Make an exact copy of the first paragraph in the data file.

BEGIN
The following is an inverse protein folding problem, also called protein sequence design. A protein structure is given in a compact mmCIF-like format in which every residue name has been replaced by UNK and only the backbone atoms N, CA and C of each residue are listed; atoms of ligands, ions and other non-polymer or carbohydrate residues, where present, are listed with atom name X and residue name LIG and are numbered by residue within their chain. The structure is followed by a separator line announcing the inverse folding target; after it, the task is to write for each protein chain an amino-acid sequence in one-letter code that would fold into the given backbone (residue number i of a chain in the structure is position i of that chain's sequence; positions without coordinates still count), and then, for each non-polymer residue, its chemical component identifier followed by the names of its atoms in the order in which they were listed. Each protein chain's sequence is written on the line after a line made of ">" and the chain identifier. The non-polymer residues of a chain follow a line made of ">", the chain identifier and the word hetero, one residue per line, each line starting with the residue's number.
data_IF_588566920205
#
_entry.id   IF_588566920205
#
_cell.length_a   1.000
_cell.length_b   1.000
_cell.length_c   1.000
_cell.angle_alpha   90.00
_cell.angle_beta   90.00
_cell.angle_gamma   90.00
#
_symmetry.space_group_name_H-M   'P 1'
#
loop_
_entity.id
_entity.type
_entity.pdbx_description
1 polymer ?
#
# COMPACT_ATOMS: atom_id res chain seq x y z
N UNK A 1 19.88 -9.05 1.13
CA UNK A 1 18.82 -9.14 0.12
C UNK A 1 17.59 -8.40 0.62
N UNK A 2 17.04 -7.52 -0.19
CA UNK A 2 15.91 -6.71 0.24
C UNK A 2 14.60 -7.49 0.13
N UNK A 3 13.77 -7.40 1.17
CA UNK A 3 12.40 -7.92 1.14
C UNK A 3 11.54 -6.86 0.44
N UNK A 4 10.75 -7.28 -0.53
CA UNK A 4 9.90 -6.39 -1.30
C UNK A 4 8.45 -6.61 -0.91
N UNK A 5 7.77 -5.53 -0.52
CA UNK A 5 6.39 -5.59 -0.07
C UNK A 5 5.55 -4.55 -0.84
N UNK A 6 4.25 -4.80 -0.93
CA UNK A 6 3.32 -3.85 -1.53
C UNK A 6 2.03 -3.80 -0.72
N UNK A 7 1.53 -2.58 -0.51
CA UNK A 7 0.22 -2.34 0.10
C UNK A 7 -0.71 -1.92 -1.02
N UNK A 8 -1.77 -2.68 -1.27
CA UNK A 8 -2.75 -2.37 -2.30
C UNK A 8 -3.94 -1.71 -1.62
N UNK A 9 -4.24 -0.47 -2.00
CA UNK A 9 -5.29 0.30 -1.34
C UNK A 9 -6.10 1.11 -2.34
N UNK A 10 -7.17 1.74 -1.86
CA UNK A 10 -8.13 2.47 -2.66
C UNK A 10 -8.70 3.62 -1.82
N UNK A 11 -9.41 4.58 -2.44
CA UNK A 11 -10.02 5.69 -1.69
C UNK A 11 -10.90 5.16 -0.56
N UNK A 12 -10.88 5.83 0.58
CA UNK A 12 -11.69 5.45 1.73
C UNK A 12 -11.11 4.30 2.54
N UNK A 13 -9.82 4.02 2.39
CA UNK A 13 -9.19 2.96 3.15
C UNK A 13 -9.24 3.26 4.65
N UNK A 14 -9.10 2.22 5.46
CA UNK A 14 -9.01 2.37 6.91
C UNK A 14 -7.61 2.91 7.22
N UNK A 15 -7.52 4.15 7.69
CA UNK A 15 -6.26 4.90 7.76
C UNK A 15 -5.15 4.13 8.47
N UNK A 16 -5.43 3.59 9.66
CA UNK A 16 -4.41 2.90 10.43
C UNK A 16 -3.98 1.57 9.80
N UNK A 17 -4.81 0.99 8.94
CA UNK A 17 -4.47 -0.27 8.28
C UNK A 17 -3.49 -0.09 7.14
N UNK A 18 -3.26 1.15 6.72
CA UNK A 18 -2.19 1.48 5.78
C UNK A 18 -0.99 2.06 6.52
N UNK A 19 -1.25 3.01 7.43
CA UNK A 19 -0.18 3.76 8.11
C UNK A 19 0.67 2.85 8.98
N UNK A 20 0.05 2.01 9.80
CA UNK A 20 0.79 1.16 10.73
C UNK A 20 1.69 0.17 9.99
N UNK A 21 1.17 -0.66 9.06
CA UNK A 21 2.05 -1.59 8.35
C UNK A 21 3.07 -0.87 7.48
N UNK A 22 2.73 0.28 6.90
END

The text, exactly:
The following is an inverse protein folding problem, also called protein sequence design. A protein structure is given in a compact mmCIF-like format in which every residue name has been replaced by UNK and only the backbone atoms N, CA and C of each residue are listed; atoms of ligands, ions and other non-polymer or carbohydrate residues, where present, are listed with atom name X and residue name LIG and are numbered by residue within their chain. The structure is followed by a separator line announcing the inverse folding target; after it, the task is to write for each protein chain an amino-acid sequence in one-letter code that would fold into the given backbone (residue number i of a chain in the structure is position i of that chain's sequence; positions without coordinates still count), and then, for each non-polymer residue, its chemical component identifier followed by the names of its atoms in the order in which they were listed. Each protein chain's sequence is written on the line after a line made of ">" and the chain identifier. The non-polymer residues of a chain follow a line made of ">", the chain identifier and the word hetero, one residue per line, each line starting with the residue's number.